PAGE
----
From 2004 to 2009, Showtime ran a popular TV series called The L-Word. It showed the entwined lives of a group of chic artists, professionals, performers and sports personalities in the glitzy world of Greater Los Angeles, around West Hollywood. The key cast was all-women, all of them lesbians. The sexual adventurousness of their lives foregrounded the rationale behind the cryptic slang that made up the show’s title. That the radical sexual lives of lesbian women can be the subject of a hip show – perhaps even for the wrong commercial reasons – did not neutralise the axiom that the subject must be hidden under the coded slang that has invoked the taboo nature of that sexual identity for a couple of decades now.
The show concluded roughly with the beginning of the Obama Presidency, a period that strangely feels light years away from the present where the signified of the L-Word would shift radically to a far more darkly vilified one – a liberal. Whether in a Trumphant America or a Modified India. Alas for the times when the worst crime of a liberal was being boring. Even as late as December 2016, at the Bangalore Literature Festival, I had asked my co-panelist, Aakar Patel from Amnesty India, if indeed 2016, the year of Brexit and Trump, was a fatal year for liberalism – to which Patel had replied nonchalantly: “Liberalism is boring. Fundamentalism always manages to stage itself as sexy.”
Even that feels far beyond the past today. The Liberal is boring no more but a dreaded anti-national. The terrifying L-Word that, like Harry Potter’s Voldemort, must not be named. The irony reaches full circle as you feel the excitement in the air – about the bewildering anachronism of the liberal arts that has, over the last decade, fired the imagination in the elite echelons of industry, corporate governance and philanthropic endeavours not only in India but across much of Asia. The curricular deployment of a liberal education to the crafting of that elusive animal – a well-rounded human being – has played a strategic game of hide and seek with the political meaning of the new L-Word.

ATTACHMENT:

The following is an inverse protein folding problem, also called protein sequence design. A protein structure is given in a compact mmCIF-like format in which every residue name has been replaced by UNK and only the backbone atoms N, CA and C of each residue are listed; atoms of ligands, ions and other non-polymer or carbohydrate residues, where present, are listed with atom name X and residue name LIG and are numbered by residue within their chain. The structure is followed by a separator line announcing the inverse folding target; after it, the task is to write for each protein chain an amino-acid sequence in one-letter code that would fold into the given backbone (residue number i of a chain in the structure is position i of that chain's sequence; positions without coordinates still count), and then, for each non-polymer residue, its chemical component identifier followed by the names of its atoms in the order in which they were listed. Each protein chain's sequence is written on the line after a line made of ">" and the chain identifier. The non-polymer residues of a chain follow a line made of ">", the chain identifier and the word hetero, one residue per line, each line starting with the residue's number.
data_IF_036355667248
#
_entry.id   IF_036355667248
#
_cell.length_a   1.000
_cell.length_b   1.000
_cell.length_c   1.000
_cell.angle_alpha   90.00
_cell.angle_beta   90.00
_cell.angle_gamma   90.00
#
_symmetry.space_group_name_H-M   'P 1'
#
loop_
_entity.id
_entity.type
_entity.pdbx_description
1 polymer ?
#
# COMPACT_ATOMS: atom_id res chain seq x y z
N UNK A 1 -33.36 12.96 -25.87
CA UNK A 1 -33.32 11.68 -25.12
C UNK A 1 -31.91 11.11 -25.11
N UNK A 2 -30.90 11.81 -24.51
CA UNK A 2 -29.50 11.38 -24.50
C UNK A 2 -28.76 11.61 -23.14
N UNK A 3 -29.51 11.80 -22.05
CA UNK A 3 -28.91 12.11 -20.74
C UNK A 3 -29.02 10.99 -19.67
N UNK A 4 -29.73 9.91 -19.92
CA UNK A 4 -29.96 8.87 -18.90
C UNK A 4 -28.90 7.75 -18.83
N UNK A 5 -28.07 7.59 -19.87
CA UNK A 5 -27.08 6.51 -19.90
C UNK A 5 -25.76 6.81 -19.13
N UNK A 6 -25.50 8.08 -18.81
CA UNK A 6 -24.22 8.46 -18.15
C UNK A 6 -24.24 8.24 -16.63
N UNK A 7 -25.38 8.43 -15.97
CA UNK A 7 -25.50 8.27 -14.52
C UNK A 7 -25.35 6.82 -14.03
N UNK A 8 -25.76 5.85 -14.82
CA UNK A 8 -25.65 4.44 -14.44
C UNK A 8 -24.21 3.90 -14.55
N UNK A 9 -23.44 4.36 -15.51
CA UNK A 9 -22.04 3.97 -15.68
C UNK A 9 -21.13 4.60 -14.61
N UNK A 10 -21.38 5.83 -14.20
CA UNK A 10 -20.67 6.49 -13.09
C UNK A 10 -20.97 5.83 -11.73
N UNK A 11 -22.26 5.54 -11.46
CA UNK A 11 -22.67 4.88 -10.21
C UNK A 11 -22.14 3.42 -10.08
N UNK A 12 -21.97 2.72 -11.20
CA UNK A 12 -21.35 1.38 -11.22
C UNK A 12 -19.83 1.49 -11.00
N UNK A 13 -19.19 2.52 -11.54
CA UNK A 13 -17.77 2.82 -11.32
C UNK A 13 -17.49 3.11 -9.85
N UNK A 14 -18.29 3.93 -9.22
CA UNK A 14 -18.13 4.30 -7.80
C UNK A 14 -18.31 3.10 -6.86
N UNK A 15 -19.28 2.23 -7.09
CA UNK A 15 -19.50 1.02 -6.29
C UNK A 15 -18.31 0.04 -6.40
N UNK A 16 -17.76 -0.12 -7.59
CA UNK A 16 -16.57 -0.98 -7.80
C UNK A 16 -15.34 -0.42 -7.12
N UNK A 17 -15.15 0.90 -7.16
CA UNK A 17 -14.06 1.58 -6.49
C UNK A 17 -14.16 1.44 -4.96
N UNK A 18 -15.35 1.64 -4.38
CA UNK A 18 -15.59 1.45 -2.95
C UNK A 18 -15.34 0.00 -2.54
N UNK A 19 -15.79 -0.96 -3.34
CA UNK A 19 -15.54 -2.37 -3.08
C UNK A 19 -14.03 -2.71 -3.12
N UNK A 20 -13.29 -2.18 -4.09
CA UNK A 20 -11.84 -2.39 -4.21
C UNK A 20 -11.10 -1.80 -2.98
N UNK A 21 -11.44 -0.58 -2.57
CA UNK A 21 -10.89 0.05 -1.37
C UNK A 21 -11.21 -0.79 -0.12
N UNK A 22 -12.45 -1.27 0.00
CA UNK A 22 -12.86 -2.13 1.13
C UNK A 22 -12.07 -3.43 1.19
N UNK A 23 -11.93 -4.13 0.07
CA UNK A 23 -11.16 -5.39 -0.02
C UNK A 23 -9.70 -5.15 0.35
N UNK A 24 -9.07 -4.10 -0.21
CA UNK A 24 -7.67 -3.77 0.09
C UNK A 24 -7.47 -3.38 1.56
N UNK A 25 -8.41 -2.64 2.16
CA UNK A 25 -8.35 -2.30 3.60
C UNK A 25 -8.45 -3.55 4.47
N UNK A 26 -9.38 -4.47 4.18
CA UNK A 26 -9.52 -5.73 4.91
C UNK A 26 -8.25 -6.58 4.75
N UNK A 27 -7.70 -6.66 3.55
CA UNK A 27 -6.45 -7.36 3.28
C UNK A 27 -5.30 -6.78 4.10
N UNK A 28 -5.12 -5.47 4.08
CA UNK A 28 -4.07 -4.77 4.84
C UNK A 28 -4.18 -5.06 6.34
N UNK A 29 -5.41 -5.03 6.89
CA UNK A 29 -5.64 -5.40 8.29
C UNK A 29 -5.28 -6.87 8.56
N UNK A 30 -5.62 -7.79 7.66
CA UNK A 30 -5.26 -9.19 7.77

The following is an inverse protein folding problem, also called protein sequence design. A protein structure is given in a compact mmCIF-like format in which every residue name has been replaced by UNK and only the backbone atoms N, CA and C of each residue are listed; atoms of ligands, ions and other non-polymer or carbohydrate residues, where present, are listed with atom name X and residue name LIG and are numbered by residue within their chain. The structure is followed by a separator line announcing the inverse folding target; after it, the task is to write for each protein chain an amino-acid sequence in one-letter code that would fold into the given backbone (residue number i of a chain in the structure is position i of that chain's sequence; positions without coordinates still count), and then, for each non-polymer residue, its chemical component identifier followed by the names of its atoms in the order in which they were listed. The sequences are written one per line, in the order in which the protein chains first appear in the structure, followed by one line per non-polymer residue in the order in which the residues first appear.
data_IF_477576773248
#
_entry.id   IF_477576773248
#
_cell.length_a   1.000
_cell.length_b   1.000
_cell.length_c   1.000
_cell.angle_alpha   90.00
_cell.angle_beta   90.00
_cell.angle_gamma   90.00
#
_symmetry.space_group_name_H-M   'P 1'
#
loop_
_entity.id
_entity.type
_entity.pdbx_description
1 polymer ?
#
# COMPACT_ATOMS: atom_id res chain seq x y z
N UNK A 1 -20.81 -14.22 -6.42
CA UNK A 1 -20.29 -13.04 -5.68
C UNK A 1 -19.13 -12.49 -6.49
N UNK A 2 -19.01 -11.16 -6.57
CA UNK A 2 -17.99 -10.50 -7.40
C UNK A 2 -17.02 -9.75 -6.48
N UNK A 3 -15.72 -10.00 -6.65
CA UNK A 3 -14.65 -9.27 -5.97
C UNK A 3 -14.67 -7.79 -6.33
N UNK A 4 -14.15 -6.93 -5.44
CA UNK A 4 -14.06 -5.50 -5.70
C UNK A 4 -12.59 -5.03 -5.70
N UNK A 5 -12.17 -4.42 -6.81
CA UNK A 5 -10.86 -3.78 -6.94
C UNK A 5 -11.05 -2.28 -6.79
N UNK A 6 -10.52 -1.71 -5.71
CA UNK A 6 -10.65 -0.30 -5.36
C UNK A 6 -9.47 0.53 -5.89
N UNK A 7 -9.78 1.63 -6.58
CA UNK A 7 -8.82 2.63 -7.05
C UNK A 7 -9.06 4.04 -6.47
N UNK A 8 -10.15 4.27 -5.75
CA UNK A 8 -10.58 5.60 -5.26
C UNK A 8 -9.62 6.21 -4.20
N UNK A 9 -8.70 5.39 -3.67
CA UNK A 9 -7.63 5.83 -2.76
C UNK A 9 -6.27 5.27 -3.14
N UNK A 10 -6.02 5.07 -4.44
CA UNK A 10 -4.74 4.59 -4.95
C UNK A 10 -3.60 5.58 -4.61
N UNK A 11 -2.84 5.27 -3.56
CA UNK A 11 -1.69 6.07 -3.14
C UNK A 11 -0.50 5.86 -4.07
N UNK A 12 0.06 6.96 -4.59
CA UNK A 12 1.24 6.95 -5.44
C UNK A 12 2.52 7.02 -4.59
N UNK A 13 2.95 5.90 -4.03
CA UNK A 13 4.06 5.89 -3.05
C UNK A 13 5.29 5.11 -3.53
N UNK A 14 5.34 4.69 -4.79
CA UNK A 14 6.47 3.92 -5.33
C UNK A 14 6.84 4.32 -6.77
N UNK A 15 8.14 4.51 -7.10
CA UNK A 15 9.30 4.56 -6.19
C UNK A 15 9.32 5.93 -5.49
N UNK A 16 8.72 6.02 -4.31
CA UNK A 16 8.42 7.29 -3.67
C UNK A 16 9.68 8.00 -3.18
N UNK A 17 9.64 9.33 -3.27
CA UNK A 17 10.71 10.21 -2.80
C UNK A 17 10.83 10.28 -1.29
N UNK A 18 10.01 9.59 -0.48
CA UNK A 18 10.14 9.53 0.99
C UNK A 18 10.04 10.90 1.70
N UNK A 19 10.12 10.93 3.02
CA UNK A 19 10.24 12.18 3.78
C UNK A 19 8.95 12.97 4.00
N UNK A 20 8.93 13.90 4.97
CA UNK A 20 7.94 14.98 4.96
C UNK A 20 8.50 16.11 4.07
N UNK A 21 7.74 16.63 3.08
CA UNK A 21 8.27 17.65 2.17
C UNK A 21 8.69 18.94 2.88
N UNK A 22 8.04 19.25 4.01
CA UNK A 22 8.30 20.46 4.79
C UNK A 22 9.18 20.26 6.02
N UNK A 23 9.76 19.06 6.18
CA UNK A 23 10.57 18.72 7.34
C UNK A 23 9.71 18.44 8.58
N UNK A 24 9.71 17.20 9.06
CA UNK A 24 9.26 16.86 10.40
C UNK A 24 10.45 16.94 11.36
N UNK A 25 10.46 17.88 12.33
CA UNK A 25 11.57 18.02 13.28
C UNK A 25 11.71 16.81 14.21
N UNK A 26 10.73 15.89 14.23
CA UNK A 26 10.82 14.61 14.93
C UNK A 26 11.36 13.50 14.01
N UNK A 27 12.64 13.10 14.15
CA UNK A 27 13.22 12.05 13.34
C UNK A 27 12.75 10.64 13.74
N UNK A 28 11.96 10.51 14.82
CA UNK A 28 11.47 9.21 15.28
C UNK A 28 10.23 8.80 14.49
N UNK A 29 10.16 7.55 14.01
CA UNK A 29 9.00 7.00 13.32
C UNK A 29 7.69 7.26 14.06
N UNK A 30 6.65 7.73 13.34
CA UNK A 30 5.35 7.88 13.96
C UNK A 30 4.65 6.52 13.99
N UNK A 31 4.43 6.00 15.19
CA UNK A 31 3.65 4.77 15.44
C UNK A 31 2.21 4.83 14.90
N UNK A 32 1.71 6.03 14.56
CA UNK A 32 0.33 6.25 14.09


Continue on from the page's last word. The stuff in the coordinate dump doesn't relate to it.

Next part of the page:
From platitude to paradox
By invoking Cardinal Newman’s canonical treatise of the same title, the collection of essays edited by Apoorvanand, The Idea of a University, throws the two related meanings of the word “liberal” into an inevitable mutual entanglement. That this entanglement can happen only at the site of the university is a historical platitude. This volume makes it terrifyingly clear that such a platitude has been reincarnated in India today as a paradox. The emergence of the liberal as The L-Word in a university space would be traumatic anywhere in the world – as it indeed has started to become – but it is a more intense trauma in India.